VIR Work Session Ducks Contentious Issues, Plucks ‘Low Hanging Fruit’
by Samantha Wright
Feb 16, 2014 | 899 views | 0 0 comments | 31 31 recommendations | email to a friend | print

OURAY COUNTY – The Ouray Board of County Commissioners took some small steps last week toward refining Section 9 of the county’s Land Use Code pertaining to Visual Impact Regulations.

During a work session on Thursday, Feb. 6, commissioners worked section by section through the first third of a staff-generated revision document of Section 9. 

Commissioners made some modest changes – mostly having to do with wordsmithing and formatting issues – to the revision document and directing staff to make further changes before the next work session, scheduled for the afternoon of Feb. 25 at the Ouray County 4-H Event Center.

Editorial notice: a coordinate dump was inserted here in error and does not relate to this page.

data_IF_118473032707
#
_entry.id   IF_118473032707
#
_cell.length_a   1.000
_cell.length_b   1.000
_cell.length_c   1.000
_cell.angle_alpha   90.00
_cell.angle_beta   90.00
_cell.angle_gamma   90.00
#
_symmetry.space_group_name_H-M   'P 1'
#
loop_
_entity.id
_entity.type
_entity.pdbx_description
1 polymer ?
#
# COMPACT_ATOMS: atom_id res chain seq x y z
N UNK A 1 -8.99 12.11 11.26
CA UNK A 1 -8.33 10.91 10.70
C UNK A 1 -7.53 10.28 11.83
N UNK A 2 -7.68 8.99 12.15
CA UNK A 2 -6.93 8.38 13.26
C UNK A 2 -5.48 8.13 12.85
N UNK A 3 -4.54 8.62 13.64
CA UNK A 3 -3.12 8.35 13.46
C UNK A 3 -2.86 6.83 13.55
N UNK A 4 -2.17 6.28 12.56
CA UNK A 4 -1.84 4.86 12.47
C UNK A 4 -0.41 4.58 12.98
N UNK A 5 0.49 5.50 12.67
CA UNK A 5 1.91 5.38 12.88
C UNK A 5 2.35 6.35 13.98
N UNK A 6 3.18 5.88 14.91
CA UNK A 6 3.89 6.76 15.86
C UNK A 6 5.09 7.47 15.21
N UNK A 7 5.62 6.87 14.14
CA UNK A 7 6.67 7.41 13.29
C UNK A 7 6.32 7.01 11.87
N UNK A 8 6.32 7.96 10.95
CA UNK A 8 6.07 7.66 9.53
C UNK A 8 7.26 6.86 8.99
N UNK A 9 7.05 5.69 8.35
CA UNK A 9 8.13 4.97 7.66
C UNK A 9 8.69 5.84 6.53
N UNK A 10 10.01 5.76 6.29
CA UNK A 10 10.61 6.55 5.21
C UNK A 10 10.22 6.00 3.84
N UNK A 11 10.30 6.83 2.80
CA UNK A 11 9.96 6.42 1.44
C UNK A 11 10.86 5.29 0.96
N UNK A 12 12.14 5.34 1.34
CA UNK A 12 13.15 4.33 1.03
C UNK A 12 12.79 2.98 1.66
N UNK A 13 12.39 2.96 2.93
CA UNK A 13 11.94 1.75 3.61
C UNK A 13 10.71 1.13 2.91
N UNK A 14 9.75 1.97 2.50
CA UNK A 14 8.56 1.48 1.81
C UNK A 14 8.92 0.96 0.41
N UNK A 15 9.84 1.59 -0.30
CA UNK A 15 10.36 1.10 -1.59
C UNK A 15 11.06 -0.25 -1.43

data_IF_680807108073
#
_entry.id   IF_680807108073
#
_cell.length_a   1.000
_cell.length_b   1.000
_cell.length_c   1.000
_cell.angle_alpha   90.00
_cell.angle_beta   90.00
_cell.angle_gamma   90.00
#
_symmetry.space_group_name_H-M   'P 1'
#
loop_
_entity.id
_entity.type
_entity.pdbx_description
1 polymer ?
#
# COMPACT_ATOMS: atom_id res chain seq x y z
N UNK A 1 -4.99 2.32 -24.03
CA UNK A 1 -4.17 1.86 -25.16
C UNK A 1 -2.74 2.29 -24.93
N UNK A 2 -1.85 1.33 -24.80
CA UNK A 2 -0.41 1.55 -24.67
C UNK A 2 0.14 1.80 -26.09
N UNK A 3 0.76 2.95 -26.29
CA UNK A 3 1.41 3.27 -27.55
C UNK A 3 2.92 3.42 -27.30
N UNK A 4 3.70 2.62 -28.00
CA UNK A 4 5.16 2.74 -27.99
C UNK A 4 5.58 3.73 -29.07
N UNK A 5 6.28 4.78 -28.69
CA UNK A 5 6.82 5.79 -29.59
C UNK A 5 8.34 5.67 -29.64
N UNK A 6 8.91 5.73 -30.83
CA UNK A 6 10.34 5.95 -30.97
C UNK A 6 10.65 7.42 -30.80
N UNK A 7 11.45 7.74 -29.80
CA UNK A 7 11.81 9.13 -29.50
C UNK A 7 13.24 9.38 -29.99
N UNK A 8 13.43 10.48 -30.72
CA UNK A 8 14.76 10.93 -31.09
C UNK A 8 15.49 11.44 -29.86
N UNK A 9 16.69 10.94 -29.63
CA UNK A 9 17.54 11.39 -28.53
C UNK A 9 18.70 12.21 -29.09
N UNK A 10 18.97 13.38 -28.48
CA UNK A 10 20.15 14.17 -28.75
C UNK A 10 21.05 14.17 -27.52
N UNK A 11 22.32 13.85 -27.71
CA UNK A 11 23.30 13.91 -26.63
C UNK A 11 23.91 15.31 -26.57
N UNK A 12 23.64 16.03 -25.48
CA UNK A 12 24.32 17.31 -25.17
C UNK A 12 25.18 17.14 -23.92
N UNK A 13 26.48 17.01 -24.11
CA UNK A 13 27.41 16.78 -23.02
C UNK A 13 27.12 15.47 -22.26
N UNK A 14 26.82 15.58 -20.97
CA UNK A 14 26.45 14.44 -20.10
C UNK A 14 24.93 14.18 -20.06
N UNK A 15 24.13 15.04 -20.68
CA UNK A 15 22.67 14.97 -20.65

The general theme of Thursday’s work session was to focus on “low-hanging fruit”, fairly straight-forward issues that are not contentious, while leaving “high hanging fruit” types of philosophical issues for discussions further down the road. 

“The two key ‘high-hanging fruit’ issues at this time are blending and expansion of the number of roads” that qualify as Visual Impact Corridors, said Ouray County Land Use Manager Mark Castrodale. 

The BOCC directed county land use staff, at the conclusion of the lengthy Section 9 public hearing last year, to make several changes or revisions to the draft of Section 9 that was put forward by Planning Commission in the spring of 2013. Staff implemented the changes as directed by the Board and presented that revision document at a BOCC work session on Jan. 28. 

 BOCC Chair Lynn Padgett said she expects that “the next draft should be more legible and we will be looking it over for readability and reference accuracy.”

swright@watchnewspapers.com or Tweet @iamsamwright

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